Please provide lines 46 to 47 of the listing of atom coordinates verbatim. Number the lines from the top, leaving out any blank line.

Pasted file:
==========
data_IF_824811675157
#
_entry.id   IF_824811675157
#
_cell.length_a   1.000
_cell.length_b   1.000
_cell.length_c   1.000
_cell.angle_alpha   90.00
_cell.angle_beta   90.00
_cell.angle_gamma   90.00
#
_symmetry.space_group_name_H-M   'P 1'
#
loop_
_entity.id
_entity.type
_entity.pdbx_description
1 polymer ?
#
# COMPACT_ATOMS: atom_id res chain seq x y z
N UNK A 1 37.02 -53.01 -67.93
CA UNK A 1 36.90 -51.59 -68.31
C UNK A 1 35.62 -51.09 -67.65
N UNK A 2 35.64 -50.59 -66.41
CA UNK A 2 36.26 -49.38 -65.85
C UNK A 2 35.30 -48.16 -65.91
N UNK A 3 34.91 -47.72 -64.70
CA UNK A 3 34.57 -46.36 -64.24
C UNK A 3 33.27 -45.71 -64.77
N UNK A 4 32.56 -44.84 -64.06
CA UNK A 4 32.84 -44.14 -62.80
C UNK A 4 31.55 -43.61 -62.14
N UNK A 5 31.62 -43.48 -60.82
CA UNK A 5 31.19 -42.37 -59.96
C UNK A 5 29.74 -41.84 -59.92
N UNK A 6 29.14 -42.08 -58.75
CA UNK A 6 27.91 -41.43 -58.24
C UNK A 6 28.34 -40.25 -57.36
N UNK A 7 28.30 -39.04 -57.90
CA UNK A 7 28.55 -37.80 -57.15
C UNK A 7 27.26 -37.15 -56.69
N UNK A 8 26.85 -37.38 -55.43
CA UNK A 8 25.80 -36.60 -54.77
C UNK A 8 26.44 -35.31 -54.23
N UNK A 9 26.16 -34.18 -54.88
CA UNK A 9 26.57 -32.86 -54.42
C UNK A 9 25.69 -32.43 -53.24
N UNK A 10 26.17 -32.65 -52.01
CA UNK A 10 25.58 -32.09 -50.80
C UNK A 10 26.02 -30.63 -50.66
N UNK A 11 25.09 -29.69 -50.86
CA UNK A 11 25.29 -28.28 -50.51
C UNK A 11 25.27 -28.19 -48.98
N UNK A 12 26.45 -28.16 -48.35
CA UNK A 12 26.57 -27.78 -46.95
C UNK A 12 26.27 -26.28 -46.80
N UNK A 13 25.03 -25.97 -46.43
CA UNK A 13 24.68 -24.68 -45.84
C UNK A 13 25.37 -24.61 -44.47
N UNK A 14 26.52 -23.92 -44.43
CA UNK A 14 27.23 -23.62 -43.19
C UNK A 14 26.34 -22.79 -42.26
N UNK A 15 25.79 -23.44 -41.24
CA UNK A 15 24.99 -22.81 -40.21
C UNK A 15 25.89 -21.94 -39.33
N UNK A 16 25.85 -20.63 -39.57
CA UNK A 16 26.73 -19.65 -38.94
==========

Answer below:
CA UNK A 9 26.57 -32.86 -54.42
C UNK A 9 25.69 -32.43 -53.24